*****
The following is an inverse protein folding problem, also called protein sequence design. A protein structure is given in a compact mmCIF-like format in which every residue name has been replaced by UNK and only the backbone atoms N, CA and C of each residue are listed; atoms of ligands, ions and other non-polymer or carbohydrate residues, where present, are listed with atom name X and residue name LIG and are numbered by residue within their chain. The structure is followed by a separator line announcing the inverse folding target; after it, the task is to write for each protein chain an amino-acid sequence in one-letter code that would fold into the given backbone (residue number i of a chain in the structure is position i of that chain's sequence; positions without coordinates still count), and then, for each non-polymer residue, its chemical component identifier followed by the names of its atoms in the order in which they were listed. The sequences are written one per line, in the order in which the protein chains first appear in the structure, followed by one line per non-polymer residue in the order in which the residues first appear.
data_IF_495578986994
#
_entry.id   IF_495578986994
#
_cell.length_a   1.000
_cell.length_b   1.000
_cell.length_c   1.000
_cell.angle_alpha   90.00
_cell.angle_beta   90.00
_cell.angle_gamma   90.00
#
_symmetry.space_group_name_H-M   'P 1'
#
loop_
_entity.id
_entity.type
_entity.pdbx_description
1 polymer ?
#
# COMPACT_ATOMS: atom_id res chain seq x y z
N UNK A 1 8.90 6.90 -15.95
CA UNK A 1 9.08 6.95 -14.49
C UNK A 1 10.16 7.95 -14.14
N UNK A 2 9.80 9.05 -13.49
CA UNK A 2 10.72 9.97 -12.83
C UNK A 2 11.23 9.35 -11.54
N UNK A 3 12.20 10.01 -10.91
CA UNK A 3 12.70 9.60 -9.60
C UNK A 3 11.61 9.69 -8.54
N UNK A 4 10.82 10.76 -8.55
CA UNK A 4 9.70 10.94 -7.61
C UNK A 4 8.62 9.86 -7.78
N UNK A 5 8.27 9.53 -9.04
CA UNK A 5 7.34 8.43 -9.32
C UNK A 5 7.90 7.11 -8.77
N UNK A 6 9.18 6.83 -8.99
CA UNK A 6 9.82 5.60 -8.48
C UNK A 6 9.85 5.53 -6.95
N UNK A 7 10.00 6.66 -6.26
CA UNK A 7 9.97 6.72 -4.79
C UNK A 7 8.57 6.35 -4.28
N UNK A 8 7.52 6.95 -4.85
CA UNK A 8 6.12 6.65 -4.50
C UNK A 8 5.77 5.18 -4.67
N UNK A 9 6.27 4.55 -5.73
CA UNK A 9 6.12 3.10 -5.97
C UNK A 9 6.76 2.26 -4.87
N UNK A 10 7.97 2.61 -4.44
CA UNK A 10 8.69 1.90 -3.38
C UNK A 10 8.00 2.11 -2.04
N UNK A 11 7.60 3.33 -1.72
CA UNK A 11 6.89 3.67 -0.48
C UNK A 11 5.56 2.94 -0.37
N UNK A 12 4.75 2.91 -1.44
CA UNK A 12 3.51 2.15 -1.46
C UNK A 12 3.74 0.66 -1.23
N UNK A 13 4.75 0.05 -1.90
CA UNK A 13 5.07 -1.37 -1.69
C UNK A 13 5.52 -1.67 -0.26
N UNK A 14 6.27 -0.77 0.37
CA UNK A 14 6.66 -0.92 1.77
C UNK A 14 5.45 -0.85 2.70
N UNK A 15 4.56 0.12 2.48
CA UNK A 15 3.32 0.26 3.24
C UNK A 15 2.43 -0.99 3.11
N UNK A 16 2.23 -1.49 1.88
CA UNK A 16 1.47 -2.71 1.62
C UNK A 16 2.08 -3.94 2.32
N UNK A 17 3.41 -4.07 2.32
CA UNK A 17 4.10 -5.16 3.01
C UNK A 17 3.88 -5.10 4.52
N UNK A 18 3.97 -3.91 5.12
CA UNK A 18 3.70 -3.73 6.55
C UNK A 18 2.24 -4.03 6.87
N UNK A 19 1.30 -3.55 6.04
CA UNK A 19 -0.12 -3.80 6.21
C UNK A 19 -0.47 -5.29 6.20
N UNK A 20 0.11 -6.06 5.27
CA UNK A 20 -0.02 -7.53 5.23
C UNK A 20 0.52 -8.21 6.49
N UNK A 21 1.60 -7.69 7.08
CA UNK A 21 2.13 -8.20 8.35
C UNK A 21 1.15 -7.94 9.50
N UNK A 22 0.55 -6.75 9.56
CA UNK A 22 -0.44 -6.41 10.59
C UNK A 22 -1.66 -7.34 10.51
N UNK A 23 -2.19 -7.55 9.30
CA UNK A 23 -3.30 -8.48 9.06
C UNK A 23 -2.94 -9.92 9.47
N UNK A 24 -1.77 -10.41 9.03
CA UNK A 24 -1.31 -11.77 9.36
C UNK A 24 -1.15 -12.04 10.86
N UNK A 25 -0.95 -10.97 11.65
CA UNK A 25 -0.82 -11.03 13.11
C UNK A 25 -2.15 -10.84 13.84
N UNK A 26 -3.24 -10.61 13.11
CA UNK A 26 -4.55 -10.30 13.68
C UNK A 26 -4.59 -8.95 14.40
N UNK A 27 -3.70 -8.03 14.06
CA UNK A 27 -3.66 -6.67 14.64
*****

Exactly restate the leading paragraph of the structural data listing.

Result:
The following is an inverse protein folding problem, also called protein sequence design. A protein structure is given in a compact mmCIF-like format in which every residue name has been replaced by UNK and only the backbone atoms N, CA and C of each residue are listed; atoms of ligands, ions and other non-polymer or carbohydrate residues, where present, are listed with atom name X and residue name LIG and are numbered by residue within their chain. The structure is followed by a separator line announcing the inverse folding target; after it, the task is to write for each protein chain an amino-acid sequence in one-letter code that would fold into the given backbone (residue number i of a chain in the structure is position i of that chain's sequence; positions without coordinates still count), and then, for each non-polymer residue, its chemical component identifier followed by the names of its atoms in the order in which they were listed. The sequences are written one per line, in the order in which the protein chains first appear in the structure, followed by one line per non-polymer residue in the order in which the residues first appear.